By Amy Nicholson
By LA Weekly critics
By Zachary Pincus-Roth
By Amy Nicholson
By Amy Nicholson
By Amanda Lewis
By Amy Nicholson
By Anthony D'Alessandro
SATIN ROUGE, THE FIRST FILM FROM TUNISIAN director Raja Amari, opens on a woman cleaning her apartment. Hair bound tight above her head, clothing drab, face devoid of makeup, she lavishes special attention upon a set of framed pictures of smiling people, images of a happier past. When she goes on to examine her own image in a mirror, she registers dissatisfaction, then brings out a rag and starts to polish.
Lilia (Hiam Abbass), we learn, is a widow who, following the death of her husband, has never managed to restart her life. She spends her days in resigned contentment at home, dusting the same surfaces and watching the same soap operas, as if unaware that the world might possibly offer more. When she isn't doing minor sewing jobs for neighbors who tend not to pay, Lilia is worrying about her college-age daughter, Salma (Hend El Fahem), who has stopped eating and begun staying out all night. In the effort to spy upon Salma's relationship with her dance instructor, Chokri (Maher Kamoun), Lilia stumbles one night into the cabaret where Chokri plays drums. But Salma is nowhere to be found, and Lilia finds herself overwhelmed by a smoky club full of chanting men, gyrating women, and the promise of debauchery. By the next day, what initially horrified her has become her obsession. Soon Lilia is sneaking out at night to the cabaret -- ostensibly to perform costume alterations for the club's aging stage manager and den mother Folla (Monia Hichri), though she ends up dancing herself, tentatively at first, then with abandon.
Set in Tunis, Satin Rougeestablishes a contrast between the strict, religion-centered life of the daytime, with its incessant Muslim calls to prayer, and the clandestine nighttime world in which Lilia rediscovers her womanhood amid pounding rhythms and jubilant song. While the other dancers view their craft purely in terms of a meal ticket, for Lilia it's a spiritual awakening. (The club's manager at one point accuses her of dancing for herself while ignoring the paying customers.)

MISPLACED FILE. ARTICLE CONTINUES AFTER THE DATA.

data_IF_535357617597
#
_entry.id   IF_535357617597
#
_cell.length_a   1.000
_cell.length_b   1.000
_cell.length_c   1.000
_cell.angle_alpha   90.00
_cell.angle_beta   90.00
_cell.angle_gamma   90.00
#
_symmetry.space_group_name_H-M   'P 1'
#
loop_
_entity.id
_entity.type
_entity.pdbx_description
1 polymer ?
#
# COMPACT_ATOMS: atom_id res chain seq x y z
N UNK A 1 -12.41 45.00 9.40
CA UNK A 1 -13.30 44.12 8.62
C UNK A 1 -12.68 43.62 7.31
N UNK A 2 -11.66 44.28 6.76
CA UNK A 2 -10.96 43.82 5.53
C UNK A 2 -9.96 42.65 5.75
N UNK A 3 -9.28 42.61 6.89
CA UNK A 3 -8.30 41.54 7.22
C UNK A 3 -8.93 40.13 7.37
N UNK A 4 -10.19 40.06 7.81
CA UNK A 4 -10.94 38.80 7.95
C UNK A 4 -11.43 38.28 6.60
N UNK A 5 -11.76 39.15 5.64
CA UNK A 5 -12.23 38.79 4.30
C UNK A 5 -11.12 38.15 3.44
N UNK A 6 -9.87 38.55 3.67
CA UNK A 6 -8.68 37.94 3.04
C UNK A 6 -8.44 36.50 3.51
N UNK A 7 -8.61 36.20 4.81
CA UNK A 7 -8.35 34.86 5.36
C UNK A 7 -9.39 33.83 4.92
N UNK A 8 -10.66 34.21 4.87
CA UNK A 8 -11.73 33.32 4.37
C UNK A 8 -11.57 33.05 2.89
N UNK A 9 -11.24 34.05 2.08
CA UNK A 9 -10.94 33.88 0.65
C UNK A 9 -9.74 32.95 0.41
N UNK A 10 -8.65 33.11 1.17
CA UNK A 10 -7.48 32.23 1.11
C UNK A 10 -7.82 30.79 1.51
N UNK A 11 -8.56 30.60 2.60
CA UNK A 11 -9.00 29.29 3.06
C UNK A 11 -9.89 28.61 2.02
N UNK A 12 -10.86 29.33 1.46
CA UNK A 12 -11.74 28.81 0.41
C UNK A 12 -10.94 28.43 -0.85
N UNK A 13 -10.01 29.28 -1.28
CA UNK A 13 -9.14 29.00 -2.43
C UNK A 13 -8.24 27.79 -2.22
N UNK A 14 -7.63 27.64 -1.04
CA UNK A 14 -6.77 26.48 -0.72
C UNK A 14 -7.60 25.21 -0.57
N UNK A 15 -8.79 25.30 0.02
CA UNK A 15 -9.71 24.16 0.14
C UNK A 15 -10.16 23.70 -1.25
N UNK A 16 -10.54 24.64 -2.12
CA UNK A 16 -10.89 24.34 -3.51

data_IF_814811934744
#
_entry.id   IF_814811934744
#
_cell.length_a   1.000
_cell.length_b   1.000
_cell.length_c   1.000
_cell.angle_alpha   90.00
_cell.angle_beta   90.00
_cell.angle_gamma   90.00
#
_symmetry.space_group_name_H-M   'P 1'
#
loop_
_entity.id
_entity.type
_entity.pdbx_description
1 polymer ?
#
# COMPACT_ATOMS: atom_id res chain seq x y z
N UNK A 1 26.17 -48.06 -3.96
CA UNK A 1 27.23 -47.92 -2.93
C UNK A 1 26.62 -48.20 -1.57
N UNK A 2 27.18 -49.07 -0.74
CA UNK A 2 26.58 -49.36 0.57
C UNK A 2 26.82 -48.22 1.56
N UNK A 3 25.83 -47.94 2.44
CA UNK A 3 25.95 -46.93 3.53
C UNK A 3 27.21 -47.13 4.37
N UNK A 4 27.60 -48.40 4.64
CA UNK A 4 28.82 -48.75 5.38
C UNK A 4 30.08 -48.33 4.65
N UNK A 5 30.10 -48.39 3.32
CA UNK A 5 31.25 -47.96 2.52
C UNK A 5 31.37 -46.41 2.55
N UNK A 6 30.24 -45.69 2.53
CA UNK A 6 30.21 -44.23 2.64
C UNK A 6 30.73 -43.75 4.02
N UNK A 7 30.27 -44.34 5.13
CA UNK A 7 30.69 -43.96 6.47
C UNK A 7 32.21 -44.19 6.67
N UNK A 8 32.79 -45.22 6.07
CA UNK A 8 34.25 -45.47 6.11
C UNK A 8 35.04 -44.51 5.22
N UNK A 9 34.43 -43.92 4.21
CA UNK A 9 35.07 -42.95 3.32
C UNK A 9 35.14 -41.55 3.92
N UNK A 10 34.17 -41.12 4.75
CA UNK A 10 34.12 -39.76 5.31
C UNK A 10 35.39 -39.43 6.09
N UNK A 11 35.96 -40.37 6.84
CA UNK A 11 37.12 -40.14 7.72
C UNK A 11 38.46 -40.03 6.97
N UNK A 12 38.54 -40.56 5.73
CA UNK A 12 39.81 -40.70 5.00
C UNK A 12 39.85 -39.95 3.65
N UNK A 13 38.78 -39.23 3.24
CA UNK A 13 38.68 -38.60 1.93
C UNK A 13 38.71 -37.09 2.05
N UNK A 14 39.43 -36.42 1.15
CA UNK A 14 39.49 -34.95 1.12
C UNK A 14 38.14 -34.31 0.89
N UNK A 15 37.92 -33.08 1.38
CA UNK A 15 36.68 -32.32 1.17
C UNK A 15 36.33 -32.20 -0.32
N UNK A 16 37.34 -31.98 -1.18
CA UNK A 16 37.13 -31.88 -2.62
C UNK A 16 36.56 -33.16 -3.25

Writer-director Amari depicts Lilia's transformation in a variety of external ways: Her bouncy perm, perilous high heels and a gaudy new purse impress even her fashion-forward young daughter. At an incrementally deeper level, Satin Rouge is a film in which costumes (by Magdalena Garcia Caniz) define character and destiny: Lilia's re-awakening is directly proportional to the amount of belly she exposes. At the same time, each of her garments speaks in its own special voice. Early on, when Lilia caresses one of her tightly buttoned pale-gray shirts, the soundtrack captures the thickness and roughness of the material, and the extent to which her very essence is choked and confined. Later, when she dances, she finds freedom in costumes of satin and silk, shimmering with sequins and beads. But while the costumes hint at changes beneath the surface, it is Abbass' performance, as she vacillates flawlessly between muted hausfrau and shining hoofer, that reveals the depths of her transformation.
Of course, what has sparked some controversy in Tunisia's conservative Arab culture will likely appear tame to U.S. audiences, especially if they come looking for a kind of Muslim Showgirls. Moreover, Satin Rougetreads rather too lightly over its most problematic relationships: Though Lilia actively pursues her daughter's boyfriend, those expecting emotional fireworks when the truth inevitably comes out haven't been paying attention to the measured tones in which the movie delivers its material. Still, predictable as Satin Rouge's plot points may be, it ultimately resists characterization as an amiable and conventional tale of sexual rebirth, thanks to an ambiguous final shot that reopens much of the film to further interpretation.
Pilar López de Ayala as
Juana La Lo
(Photo by Ignacio Deamo)
Joan's first tastes of love, and lovemaking, are intoxicating, and the couple spends the next few years in seemingly endless heated copulation, taking advantage of Joan's incredible fertility to produce several royal offspring. In reality, though, Philip is too dedicated an epicure to be satisfied by just one woman; not long into the royal marriage, he's begun working his way through the queen's handmaidens. Joan discovers his infidelity at an inopportune time -- the same day she learns that her mother's death has made her queen of Castile. Philip counterattacks with accusations of madness, which Joan, with her undignified penchant for public necking and public tantrums, does nothing to dispel. Once returned to Spain, Philip -- now in love with a satiny rogue of a devil-worshipping Moorish belly dancer -- plots with his advisers to have Joan declared incompetent to rule.
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